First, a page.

Antitrust law has an economic, but also an ethical, rationale. Economically, it is intended to promote efficiency by reducing deadweight losses (Harberger costs). Ethically, it is intended to avoid the accumulation of market power that can be used to diminish the well-being of other market participants. Here, a Duke medical school faculty member alleges that Duke and UNC medical schools have entered into a non-competition pact to limit faculty salaries in the Research Triangle area, thereby diminishing the ability of faculty at the schools to earn competitive-market salaries. In effect, the claim is that Duke and UNC, through the pact, form a monopsony—a single purchaser of medical faculty labor in the Research Triangle area. >>>
LINK: Duke Professor Denied Job At UNC Brings Antitrust Lawsuit Alleging Non-Poaching Agreement Stifled Lateral Faculty Moves (by Paul Caron for TaxProf Blog)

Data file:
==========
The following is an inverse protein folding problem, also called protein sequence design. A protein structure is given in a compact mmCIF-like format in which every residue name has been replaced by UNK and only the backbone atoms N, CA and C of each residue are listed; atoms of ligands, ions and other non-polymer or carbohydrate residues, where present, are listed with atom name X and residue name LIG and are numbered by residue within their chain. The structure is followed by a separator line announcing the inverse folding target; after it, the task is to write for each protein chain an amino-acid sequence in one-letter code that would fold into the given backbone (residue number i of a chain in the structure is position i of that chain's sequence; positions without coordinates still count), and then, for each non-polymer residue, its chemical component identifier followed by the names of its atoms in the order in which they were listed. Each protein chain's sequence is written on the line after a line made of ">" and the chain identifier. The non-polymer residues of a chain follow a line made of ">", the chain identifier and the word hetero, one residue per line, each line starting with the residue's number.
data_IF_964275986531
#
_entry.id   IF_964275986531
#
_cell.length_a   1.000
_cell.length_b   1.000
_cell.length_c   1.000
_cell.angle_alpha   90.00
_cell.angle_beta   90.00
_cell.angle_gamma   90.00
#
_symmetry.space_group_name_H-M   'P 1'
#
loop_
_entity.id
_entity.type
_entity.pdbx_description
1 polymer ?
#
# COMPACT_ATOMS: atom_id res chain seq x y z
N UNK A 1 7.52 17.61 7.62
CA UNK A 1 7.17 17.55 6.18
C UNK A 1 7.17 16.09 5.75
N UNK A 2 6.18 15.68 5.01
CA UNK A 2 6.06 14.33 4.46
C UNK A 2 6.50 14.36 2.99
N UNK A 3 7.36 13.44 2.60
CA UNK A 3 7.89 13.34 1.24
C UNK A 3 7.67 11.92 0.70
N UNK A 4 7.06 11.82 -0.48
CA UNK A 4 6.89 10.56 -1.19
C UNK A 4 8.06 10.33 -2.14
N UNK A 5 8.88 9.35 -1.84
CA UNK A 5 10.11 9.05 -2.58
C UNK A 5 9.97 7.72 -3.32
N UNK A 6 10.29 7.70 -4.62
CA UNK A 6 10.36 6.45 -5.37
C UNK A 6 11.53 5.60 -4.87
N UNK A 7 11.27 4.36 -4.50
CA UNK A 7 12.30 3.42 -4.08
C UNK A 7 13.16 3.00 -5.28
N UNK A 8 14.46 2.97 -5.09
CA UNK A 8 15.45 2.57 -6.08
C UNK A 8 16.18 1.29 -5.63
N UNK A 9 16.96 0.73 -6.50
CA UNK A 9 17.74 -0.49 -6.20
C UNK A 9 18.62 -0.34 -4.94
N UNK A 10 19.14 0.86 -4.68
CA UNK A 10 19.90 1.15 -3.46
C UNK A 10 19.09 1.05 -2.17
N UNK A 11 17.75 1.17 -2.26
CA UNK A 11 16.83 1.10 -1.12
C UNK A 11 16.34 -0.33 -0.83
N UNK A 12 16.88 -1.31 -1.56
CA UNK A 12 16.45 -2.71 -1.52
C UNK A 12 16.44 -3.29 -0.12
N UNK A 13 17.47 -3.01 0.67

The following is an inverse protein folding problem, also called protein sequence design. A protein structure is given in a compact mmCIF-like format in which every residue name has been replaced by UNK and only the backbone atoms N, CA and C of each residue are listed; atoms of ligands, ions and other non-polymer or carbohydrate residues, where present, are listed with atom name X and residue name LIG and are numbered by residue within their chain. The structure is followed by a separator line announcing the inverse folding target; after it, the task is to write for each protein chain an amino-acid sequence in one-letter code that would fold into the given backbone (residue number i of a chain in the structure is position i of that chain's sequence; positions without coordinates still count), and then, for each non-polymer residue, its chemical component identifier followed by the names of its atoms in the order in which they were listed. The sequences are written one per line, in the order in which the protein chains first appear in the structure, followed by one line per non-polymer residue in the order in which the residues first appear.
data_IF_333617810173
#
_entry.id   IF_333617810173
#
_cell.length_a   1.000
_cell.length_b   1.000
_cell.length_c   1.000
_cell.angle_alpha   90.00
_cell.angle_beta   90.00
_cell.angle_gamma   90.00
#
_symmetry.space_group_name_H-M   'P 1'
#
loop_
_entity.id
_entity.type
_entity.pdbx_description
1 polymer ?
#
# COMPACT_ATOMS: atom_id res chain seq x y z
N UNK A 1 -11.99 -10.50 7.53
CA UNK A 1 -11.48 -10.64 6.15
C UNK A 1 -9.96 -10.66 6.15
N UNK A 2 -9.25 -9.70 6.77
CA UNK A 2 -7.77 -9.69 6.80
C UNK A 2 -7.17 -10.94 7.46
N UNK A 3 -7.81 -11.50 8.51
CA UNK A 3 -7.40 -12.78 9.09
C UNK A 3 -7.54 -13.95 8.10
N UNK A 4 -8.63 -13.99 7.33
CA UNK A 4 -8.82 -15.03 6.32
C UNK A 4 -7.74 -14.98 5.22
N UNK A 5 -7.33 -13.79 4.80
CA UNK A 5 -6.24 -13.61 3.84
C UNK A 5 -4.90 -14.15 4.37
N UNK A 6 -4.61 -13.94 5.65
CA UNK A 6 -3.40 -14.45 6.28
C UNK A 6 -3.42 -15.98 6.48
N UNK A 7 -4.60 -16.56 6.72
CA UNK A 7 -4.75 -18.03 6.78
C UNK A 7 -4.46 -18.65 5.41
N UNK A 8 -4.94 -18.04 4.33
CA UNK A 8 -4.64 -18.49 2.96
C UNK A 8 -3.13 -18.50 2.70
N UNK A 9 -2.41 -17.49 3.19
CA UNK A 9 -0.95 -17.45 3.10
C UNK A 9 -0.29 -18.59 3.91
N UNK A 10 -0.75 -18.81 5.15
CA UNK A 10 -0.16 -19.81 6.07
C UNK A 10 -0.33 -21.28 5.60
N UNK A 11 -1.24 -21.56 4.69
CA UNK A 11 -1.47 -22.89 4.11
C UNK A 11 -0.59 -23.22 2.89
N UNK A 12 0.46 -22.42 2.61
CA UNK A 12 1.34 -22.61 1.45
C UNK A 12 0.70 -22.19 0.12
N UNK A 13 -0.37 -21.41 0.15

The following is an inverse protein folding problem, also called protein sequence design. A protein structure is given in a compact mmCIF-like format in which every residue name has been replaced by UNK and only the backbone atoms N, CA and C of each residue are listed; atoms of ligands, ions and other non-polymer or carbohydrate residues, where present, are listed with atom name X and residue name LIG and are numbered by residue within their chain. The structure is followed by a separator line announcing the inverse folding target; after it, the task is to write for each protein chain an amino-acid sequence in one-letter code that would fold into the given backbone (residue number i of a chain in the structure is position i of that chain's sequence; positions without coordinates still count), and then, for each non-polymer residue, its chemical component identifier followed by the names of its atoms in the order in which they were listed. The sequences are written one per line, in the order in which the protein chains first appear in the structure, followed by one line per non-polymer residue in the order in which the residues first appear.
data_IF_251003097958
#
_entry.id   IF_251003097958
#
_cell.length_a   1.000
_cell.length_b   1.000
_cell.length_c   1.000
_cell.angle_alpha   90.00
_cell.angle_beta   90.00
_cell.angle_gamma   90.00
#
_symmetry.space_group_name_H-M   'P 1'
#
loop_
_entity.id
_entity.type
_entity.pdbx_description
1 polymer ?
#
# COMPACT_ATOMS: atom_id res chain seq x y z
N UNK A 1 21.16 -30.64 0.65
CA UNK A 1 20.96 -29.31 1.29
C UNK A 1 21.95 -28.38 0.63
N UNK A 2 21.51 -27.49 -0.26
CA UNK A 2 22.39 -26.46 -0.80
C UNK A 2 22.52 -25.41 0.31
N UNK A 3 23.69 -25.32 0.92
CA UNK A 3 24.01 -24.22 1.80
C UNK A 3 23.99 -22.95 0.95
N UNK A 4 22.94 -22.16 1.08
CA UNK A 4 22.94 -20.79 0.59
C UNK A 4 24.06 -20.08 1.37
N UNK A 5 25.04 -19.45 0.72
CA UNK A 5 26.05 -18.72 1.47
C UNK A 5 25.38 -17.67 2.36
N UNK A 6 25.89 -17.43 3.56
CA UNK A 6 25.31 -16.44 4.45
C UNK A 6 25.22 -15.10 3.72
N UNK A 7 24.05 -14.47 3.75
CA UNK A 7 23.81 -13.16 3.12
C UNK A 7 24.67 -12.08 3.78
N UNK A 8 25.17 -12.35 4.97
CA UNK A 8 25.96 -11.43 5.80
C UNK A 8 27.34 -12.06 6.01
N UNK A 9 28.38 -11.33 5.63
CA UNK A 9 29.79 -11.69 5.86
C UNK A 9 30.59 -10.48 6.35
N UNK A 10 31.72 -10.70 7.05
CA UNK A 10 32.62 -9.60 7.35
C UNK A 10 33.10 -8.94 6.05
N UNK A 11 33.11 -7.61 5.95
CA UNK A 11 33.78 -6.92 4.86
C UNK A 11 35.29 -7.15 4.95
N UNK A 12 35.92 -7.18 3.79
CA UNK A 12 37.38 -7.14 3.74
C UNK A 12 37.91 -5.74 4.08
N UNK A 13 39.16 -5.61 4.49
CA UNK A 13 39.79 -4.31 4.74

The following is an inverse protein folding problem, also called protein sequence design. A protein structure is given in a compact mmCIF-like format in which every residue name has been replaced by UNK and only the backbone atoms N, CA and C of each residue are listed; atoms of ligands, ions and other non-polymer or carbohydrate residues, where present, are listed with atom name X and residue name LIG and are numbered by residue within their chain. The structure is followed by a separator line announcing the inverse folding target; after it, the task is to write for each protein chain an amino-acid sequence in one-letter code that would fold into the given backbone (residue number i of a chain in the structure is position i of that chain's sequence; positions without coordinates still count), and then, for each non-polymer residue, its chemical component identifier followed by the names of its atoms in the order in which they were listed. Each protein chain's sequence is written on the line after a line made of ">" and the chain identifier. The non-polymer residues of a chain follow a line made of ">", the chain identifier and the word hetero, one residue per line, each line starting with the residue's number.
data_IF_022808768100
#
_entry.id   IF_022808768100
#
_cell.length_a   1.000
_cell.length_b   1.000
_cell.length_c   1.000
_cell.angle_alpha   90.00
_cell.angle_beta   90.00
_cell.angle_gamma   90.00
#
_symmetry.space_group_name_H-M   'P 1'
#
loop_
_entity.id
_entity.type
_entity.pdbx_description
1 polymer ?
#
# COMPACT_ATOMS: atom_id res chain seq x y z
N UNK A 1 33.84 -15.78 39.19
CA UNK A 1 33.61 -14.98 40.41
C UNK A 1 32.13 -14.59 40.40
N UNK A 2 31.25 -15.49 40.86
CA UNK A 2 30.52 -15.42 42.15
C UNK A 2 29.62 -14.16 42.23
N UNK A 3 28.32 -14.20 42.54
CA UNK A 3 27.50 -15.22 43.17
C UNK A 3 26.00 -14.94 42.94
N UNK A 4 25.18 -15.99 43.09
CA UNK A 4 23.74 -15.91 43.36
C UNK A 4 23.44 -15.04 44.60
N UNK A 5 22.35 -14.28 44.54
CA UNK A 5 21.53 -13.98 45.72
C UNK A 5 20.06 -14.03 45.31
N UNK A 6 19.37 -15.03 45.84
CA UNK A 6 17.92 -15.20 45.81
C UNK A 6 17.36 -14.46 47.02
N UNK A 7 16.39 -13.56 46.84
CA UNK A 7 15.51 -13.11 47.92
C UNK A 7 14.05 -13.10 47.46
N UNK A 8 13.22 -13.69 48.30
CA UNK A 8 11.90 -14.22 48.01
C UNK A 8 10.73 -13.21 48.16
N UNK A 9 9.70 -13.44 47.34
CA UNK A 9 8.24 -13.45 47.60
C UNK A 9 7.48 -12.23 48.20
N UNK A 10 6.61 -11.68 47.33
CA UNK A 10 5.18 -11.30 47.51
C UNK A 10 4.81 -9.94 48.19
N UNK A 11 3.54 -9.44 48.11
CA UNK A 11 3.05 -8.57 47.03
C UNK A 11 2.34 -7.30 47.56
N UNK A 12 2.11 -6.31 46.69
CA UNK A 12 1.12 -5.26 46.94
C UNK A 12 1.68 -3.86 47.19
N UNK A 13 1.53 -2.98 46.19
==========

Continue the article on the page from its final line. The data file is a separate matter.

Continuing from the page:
A new antitrust lawsuit alleges much more than a neighborly understanding between Duke University and the University of North Carolina at Chapel Hill, however. The suit, brought against Duke by a medical faculty member there, rather alleges a binding no-hire agreement between the two Research Triangle institutions prevented her from getting a job at Carolina that otherwise would have been hers. The faculty member alleges there are others like her, and she’s proposed a class action.
Danielle Seaman, an assistant professor of radiology at Duke, says she’s been trying to get a job at Carolina for three years. She allegedly interviewed and was told by Carolina’s chief of cardiothoracic imaging in 2015 that her otherwise strong chance had been rejected because the respective deans of the medical schools at Carolina and Duke had a few years earlier formally agreed to not hire faculty members between institutions at the same rank, in order to control faculty salaries.
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